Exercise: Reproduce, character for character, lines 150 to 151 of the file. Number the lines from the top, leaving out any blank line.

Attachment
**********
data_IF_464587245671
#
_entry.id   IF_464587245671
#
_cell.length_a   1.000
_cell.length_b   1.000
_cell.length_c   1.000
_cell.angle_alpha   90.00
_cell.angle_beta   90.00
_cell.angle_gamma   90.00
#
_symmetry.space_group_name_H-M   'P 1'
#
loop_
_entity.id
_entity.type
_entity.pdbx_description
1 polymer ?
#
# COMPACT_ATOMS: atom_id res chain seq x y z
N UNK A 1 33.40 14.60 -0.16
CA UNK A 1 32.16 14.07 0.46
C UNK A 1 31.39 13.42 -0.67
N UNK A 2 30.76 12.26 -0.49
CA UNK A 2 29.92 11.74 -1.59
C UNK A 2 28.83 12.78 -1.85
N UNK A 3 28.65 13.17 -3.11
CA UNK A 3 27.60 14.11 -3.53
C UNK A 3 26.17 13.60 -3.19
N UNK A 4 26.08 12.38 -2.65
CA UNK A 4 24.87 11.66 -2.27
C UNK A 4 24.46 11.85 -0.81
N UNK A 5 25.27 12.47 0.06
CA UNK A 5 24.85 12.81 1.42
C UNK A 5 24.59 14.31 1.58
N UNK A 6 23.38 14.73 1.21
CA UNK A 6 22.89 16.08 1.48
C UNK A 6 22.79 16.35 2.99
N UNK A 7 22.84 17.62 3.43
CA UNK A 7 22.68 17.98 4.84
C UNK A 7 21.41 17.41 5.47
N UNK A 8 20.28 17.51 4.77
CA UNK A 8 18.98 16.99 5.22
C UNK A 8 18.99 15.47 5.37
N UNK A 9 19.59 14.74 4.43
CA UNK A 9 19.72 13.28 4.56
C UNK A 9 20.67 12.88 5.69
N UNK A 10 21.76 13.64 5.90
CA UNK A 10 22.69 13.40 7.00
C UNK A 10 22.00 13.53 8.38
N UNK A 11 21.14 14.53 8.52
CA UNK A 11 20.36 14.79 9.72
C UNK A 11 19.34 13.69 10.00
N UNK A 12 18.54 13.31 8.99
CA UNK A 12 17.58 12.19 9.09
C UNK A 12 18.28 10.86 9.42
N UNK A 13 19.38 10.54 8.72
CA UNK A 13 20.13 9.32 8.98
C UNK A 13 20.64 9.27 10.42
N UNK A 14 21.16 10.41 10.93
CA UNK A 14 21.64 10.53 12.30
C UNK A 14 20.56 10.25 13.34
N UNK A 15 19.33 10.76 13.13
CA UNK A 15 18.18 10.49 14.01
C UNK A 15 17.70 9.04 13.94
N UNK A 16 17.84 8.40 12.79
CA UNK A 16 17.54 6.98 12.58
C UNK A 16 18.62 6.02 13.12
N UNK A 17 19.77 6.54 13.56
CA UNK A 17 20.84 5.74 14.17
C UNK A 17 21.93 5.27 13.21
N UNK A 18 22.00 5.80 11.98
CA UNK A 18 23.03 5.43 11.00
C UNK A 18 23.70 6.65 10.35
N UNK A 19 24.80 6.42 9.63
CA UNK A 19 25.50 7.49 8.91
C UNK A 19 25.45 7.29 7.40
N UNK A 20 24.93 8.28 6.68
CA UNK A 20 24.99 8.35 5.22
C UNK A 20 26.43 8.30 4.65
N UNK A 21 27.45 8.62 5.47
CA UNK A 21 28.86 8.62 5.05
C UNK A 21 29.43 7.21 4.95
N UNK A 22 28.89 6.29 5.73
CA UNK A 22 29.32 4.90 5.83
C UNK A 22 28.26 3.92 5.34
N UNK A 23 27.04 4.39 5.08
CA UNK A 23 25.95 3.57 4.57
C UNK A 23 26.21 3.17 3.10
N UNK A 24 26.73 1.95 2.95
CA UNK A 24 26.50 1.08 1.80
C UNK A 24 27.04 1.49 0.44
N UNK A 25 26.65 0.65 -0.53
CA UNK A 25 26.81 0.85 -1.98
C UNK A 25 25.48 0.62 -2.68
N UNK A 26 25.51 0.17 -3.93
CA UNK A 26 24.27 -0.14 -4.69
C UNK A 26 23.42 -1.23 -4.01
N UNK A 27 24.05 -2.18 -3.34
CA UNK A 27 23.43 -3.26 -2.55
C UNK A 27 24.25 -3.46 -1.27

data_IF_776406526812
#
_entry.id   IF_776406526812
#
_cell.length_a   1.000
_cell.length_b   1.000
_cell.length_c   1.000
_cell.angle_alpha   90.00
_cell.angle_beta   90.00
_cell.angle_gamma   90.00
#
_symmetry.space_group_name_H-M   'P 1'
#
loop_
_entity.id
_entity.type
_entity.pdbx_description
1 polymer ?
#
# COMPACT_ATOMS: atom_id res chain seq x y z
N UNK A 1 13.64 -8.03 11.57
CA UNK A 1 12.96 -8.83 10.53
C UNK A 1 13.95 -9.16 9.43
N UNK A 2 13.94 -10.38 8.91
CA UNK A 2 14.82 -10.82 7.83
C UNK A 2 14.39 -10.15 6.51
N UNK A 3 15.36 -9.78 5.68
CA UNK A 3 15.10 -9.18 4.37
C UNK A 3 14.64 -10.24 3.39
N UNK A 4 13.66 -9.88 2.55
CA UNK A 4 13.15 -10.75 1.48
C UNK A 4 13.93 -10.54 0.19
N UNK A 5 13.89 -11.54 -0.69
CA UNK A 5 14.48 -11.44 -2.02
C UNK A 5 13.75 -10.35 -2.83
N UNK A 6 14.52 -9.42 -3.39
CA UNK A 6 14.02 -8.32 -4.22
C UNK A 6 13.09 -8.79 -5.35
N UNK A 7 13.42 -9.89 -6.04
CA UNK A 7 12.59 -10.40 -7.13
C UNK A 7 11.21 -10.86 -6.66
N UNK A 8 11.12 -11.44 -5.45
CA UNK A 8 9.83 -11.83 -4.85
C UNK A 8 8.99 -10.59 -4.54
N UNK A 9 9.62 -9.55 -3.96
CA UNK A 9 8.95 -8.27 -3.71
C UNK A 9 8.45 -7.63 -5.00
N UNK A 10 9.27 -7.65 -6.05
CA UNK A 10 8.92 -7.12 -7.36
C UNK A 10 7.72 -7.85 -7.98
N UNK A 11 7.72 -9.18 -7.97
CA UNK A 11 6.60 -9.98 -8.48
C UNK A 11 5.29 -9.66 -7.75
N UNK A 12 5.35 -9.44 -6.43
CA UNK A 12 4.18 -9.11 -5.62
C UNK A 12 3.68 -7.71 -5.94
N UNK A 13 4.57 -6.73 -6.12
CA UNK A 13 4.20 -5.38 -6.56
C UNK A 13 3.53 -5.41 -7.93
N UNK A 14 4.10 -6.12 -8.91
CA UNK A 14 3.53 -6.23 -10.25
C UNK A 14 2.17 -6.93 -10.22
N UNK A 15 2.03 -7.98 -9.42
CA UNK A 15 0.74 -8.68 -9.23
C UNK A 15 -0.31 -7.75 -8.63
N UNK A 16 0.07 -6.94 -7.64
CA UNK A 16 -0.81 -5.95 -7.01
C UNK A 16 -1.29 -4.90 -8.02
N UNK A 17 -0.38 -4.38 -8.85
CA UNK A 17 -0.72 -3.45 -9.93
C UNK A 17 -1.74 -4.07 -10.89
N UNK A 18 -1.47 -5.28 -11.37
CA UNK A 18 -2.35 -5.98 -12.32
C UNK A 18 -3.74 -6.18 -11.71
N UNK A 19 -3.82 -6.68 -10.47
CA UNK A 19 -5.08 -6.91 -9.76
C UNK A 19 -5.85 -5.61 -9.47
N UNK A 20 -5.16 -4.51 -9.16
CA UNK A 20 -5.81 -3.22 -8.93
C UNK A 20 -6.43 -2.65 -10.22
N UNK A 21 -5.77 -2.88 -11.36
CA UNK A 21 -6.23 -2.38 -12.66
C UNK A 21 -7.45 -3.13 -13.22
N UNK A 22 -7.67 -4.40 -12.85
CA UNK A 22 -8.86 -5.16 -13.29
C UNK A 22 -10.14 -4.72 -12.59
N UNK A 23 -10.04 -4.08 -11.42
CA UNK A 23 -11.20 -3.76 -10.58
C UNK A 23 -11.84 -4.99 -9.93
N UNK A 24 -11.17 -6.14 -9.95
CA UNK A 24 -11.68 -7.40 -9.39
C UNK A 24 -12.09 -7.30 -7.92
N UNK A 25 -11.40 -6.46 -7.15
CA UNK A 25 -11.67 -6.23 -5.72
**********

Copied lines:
CA UNK A 10 8.92 -7.12 -7.36
C UNK A 10 7.72 -7.85 -7.98